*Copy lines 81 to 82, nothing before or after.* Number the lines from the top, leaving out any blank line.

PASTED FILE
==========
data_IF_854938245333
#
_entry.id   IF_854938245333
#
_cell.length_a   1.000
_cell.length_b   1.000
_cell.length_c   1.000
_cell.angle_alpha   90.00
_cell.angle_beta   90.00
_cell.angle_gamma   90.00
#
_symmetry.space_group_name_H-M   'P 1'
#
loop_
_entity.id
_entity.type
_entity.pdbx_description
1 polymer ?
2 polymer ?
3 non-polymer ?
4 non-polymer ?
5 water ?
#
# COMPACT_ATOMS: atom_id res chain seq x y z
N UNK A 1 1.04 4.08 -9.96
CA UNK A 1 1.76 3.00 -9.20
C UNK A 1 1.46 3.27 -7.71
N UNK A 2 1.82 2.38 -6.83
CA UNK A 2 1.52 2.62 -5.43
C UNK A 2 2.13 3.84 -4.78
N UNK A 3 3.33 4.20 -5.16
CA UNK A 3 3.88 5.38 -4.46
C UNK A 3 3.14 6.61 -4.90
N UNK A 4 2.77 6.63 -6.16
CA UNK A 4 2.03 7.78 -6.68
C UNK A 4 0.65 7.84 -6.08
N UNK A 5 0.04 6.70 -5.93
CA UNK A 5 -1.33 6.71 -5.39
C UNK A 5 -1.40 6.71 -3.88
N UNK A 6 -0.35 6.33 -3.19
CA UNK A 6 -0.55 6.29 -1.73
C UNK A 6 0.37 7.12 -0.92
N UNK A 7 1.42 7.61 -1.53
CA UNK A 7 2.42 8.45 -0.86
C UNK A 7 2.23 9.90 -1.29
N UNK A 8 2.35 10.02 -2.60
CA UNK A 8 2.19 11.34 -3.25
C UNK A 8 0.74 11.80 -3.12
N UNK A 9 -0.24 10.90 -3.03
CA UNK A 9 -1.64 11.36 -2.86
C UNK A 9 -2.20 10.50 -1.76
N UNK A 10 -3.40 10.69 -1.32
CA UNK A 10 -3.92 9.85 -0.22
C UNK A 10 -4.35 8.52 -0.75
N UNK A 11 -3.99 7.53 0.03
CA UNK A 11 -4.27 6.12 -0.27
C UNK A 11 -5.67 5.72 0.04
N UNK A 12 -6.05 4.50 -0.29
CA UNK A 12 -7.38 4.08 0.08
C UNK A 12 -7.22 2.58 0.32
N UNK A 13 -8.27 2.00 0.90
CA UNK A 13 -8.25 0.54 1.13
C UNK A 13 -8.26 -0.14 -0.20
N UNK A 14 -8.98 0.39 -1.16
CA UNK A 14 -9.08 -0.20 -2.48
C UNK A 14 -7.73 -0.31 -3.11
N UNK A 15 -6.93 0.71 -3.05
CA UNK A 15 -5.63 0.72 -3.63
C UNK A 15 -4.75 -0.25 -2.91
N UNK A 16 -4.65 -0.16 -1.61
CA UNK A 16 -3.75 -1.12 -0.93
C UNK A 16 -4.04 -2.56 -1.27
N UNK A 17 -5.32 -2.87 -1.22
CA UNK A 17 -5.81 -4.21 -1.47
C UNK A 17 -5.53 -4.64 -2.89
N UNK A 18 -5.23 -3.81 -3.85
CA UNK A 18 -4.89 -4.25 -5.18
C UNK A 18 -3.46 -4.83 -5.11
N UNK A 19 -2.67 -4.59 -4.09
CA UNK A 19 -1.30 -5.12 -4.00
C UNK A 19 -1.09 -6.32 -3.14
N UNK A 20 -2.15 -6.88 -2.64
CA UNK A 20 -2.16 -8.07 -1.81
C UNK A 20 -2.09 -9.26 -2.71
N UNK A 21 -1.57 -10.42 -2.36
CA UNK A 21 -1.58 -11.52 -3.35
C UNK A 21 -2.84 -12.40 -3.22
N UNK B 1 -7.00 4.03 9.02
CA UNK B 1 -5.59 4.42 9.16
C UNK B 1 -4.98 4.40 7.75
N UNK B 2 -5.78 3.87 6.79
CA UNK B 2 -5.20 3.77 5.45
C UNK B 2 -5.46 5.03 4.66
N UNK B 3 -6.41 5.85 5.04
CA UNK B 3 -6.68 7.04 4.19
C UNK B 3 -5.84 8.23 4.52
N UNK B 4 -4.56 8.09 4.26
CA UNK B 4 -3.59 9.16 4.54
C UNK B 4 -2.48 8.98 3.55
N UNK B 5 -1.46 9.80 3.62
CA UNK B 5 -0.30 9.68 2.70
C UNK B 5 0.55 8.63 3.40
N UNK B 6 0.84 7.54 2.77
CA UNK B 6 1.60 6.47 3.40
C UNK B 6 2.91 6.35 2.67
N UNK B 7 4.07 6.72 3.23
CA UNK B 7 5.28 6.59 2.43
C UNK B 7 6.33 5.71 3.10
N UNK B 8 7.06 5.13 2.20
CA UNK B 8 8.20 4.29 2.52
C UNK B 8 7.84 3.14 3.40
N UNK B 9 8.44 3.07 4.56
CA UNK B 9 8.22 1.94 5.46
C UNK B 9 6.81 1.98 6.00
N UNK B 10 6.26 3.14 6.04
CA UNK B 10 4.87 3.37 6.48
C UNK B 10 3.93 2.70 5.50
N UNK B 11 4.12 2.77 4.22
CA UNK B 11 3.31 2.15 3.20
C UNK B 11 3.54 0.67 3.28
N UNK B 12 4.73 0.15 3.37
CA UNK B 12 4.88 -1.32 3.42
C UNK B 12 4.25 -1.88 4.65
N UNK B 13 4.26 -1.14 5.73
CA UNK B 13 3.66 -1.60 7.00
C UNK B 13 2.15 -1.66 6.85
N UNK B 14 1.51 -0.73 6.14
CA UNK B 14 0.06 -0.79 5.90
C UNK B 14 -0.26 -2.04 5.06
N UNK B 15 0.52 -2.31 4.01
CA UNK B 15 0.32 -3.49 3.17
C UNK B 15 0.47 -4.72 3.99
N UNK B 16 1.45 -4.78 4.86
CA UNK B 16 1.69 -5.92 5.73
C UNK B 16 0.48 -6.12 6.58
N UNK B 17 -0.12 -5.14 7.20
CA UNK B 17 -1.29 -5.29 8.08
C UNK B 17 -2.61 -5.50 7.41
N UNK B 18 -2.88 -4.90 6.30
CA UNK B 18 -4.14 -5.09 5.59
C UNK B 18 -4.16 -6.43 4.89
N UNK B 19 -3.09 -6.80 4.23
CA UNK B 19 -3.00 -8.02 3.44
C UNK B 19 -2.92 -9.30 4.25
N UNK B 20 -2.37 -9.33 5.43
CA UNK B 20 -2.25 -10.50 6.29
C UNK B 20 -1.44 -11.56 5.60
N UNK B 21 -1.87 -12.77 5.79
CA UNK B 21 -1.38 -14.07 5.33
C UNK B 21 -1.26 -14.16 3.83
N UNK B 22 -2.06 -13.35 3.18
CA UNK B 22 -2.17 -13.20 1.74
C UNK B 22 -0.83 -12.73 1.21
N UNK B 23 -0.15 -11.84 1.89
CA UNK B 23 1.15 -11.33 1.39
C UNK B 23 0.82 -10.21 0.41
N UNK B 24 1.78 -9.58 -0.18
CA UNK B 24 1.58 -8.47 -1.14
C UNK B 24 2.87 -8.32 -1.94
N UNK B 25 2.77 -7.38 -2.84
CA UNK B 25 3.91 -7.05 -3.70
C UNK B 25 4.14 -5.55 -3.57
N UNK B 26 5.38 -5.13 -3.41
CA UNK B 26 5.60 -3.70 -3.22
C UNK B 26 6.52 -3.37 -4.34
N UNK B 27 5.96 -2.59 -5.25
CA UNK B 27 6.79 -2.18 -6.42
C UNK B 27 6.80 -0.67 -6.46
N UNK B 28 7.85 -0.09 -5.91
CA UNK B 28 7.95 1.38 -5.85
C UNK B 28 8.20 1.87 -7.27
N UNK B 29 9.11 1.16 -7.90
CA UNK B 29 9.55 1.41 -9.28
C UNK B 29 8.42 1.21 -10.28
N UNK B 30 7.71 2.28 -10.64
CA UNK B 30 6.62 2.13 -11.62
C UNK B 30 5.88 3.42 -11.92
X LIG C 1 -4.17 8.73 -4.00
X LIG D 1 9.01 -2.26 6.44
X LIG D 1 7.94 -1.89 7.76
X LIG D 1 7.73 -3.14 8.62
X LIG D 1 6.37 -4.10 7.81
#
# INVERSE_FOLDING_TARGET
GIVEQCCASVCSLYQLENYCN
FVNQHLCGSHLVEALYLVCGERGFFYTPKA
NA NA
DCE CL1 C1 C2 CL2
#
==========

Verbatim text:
C UNK A 19 -1.09 -6.32 -3.14
N UNK A 20 -2.15 -6.88 -2.64